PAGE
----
The integrity of the GFB-associated glycocalyx was assessed by lectin histo-chemistry analysis. MAA and SNA reactivity (showing the presence of sialic acids linked α-2,3 and α-2,6 to galactose/galactosamine, respectively) was significantly lower in the glomerular barrier in the CLP rats with respect to the sham-operated rats (MAA 0.38 ± 0.06 vs 0.97 ± 0.07, p < 0.01; SNA 0.41 ± 0.05 vs 1.09 ± 0.09, p < 0.01, Fig. 4).
Monte Carlo simulation was performed to evaluate the PTA attainment of Tfree > MIC for over 80% and for 100% of the dosing interval.
The PTA for the 80% dosing interval was 0% for MIC = 1 mg/L with the 1 g dose, and 99% with the 2 g dose in the sham rats. In the CLP rats, the PTA for the 80% dosing interval was 75% for MIC = 1 for the 1 g dose and 95% for the 2 g dose (Fig. 5a, b).
Our data show that the PK of CTX is modified from the very initial phases of sepsis in the sense that plasma concentrations are higher but lung penetration is generally lower compared to non-septic sham controls. Another important finding in our study is that, due to sepsis-induced changes in GFB perm-selectivity, urinary loss of bound CTX is higher in septic than in sham rats. Finally, according to Monte Carlo simulation, despite the higher plasma levels of total CTX in septic rats, the dose administered which is equivalent to 1 g in humans is insufficient to reach a PTA >90% both for 80 and 100% of the dosing interval.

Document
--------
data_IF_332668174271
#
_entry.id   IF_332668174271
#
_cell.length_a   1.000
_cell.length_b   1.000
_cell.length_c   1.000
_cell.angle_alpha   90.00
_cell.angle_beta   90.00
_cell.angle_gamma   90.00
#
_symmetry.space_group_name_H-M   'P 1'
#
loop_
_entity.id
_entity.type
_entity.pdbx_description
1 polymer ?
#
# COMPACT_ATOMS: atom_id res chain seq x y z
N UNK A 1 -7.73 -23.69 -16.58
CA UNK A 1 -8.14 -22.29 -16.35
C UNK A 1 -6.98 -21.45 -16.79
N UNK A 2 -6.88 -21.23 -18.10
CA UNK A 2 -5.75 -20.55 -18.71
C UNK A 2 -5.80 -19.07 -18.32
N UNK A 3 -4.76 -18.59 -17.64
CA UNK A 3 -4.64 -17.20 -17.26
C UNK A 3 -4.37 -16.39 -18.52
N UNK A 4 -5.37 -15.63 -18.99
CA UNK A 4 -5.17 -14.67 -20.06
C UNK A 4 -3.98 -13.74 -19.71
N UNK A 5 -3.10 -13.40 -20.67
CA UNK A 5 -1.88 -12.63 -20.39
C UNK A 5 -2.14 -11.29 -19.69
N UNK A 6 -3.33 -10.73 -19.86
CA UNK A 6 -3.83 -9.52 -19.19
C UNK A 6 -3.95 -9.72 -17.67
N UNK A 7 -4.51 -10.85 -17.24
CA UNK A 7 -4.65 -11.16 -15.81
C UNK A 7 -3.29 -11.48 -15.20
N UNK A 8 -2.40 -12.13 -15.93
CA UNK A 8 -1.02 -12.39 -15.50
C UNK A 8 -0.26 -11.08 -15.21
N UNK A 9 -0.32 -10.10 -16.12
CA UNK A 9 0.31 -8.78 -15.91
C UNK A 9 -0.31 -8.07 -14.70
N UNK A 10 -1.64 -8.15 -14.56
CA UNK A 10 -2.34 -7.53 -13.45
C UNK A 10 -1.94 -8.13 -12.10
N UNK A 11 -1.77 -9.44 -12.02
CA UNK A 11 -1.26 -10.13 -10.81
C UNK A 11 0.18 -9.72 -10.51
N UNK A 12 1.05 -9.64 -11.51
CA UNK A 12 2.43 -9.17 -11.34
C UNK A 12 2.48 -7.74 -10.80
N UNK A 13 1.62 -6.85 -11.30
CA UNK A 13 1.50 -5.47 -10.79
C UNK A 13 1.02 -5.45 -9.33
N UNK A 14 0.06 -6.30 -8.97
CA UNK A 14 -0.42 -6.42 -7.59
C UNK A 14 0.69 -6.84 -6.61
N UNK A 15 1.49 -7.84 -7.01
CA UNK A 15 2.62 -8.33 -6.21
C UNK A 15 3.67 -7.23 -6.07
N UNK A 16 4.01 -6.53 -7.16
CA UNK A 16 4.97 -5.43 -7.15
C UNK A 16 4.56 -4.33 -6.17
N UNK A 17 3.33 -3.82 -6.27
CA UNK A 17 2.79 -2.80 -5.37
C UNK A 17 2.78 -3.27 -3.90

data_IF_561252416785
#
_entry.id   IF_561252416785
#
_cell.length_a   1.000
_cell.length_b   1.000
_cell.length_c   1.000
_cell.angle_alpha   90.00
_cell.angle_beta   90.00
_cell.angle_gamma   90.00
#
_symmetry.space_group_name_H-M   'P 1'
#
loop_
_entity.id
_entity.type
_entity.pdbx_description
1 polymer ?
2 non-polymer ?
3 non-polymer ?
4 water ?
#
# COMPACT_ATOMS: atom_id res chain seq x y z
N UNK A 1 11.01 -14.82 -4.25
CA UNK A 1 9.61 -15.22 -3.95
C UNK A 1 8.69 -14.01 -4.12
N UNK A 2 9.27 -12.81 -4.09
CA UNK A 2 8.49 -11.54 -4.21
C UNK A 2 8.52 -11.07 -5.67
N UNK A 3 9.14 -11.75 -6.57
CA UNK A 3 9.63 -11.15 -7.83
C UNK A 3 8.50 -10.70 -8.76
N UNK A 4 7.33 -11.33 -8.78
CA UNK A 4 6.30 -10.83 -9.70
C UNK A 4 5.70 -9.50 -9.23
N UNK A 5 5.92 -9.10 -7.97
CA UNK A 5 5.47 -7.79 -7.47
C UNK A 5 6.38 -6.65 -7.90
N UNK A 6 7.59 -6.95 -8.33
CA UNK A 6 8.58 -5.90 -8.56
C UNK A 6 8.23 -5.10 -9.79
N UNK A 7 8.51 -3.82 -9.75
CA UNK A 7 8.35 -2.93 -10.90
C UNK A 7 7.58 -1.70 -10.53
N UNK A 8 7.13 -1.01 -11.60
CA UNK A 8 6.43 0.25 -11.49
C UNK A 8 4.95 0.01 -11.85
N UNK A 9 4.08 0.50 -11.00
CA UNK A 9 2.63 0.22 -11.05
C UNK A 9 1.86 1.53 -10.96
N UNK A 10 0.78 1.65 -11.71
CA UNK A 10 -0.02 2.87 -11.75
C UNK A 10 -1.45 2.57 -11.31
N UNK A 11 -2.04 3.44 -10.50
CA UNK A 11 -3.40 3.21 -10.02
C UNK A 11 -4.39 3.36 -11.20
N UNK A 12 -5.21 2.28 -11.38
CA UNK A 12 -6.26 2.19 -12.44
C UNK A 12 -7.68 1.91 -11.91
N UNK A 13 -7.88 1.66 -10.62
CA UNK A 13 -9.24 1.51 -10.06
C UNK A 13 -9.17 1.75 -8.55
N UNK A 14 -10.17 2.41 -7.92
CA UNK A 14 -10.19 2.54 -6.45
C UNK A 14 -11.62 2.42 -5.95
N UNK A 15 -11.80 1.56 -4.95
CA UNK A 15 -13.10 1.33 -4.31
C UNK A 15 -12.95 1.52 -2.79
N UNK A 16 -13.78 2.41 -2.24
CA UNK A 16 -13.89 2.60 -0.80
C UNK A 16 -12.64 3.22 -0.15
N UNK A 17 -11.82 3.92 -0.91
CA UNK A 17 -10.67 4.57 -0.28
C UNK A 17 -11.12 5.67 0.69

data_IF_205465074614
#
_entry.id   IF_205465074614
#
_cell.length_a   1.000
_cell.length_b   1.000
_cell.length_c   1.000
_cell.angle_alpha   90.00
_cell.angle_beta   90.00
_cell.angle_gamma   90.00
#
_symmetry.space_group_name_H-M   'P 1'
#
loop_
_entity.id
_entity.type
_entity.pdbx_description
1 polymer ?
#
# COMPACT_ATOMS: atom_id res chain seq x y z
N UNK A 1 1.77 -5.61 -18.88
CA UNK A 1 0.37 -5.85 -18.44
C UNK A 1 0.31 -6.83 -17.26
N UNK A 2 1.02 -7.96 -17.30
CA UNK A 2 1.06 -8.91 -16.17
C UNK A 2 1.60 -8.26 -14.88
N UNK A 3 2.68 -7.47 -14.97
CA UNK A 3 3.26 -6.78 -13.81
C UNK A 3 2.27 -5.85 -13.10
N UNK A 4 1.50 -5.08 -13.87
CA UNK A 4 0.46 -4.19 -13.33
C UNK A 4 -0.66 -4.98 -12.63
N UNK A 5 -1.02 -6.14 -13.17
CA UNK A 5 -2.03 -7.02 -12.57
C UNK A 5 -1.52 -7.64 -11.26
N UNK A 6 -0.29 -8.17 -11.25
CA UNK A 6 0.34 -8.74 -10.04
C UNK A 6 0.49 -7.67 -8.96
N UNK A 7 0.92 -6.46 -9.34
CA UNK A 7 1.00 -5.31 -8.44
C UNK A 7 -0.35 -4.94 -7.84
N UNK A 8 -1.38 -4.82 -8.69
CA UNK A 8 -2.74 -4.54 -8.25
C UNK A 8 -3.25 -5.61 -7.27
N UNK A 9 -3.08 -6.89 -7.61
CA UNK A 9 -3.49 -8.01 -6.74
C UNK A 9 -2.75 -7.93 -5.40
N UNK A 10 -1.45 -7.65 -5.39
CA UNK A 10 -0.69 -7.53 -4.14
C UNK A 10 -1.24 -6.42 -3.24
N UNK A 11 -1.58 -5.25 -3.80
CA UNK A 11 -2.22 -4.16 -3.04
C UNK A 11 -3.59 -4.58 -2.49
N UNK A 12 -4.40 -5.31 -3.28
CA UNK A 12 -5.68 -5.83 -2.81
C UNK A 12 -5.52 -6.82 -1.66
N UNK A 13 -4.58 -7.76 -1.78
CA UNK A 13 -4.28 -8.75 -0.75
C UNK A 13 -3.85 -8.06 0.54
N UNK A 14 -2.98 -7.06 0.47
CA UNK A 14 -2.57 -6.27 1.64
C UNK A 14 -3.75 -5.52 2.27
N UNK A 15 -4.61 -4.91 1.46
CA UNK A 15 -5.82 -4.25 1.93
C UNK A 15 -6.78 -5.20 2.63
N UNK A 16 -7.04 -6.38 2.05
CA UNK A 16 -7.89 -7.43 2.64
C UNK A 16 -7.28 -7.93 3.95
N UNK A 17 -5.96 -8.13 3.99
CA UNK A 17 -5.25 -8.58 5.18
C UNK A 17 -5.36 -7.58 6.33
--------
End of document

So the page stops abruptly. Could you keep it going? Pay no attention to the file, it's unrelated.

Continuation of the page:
It is well known that optimal antimicrobial therapy is characterized by a PK/PD and time-targeted protocol in order to improve patients’ outcome. Therefore we have studied sepsis in its early phase to assess its effects concerning the initial optimization of antimicrobial therapy. We have used the same model which we used in the past [12, 16] since it is suitable for the study of the first hours of sepsis because cytokine activation, microorganism growth, impairment of the integrity of the sialic components of the GFB with consequent albuminuria have already occurred within this period of time [6, 18]. In the present study we have expanded our observations on early sepsis by examining whether modifications of highly-bound molecules like CTX were present and whether they were associated with increased renal loss of CTX.
We chose to study CTX because, although it is an “old” cephalosporin, it is commonly prescribed, being the second most popular in acute care hospitals in the USA [20, 21]. In some countries, it is also available in combination with the Beta-lactamases inhibitor Sulbactam and in this case it maintains a role for the treatment of ESBL-positive strains . Moreover, it is interesting to evaluate the effects of sepsis and of increased GFB permeability on a drug which is extensively bound (>95%) and whose renal elimination occurs almost exclusively throughout glomerular filtration .
For all cephalosporins, the Tfree > MIC of the dosing interval is the PK/PD parameter which best predicts their efficacy, and the Tfree > MIC of 80–100% of the dosing interval for CTX has been considered the optimal target .